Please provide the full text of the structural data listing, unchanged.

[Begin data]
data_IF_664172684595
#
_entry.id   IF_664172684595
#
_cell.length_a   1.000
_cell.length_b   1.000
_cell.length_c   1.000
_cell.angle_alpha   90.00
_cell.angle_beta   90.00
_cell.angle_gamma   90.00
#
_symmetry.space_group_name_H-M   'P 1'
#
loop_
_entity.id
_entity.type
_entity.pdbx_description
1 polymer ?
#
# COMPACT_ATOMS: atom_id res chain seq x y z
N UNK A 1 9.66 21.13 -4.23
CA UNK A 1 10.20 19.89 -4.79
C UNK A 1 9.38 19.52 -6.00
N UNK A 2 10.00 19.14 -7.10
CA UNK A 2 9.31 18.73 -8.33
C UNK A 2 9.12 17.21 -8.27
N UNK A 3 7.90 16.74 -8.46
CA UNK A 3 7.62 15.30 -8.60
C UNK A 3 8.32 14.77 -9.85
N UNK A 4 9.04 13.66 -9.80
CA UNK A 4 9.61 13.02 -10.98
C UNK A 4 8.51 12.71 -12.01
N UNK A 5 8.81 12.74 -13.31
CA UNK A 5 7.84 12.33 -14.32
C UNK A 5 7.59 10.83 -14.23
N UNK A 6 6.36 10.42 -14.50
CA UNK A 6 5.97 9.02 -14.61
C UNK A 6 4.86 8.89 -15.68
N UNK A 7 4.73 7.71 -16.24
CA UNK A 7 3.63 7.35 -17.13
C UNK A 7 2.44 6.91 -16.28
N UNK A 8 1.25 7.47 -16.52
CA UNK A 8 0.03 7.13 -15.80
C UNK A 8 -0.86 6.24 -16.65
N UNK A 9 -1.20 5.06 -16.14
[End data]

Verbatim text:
data_IF_664172684595
#
_entry.id   IF_664172684595
#
_cell.length_a   1.000
_cell.length_b   1.000
_cell.length_c   1.000
_cell.angle_alpha   90.00
_cell.angle_beta   90.00
_cell.angle_gamma   90.00
#
_symmetry.space_group_name_H-M   'P 1'
#
loop_
_entity.id
_entity.type
_entity.pdbx_description
1 polymer ?
#
# COMPACT_ATOMS: atom_id res chain seq x y z
N UNK A 1 9.66 21.13 -4.23
CA UNK A 1 10.20 19.89 -4.79
C UNK A 1 9.38 19.52 -6.00
N UNK A 2 10.00 19.14 -7.10
CA UNK A 2 9.31 18.73 -8.33
C UNK A 2 9.12 17.21 -8.27
N UNK A 3 7.90 16.74 -8.46
CA UNK A 3 7.62 15.30 -8.60
C UNK A 3 8.32 14.77 -9.85
N UNK A 4 9.04 13.66 -9.80
CA UNK A 4 9.61 13.02 -10.98
C UNK A 4 8.51 12.71 -12.01
N UNK A 5 8.81 12.74 -13.31
CA UNK A 5 7.84 12.33 -14.32
C UNK A 5 7.59 10.83 -14.23
N UNK A 6 6.36 10.42 -14.50
CA UNK A 6 5.97 9.02 -14.61
C UNK A 6 4.86 8.89 -15.68
N UNK A 7 4.73 7.71 -16.24
CA UNK A 7 3.63 7.35 -17.13
C UNK A 7 2.44 6.91 -16.28
N UNK A 8 1.25 7.47 -16.52
CA UNK A 8 0.03 7.13 -15.80
C UNK A 8 -0.86 6.24 -16.65
N UNK A 9 -1.20 5.06 -16.14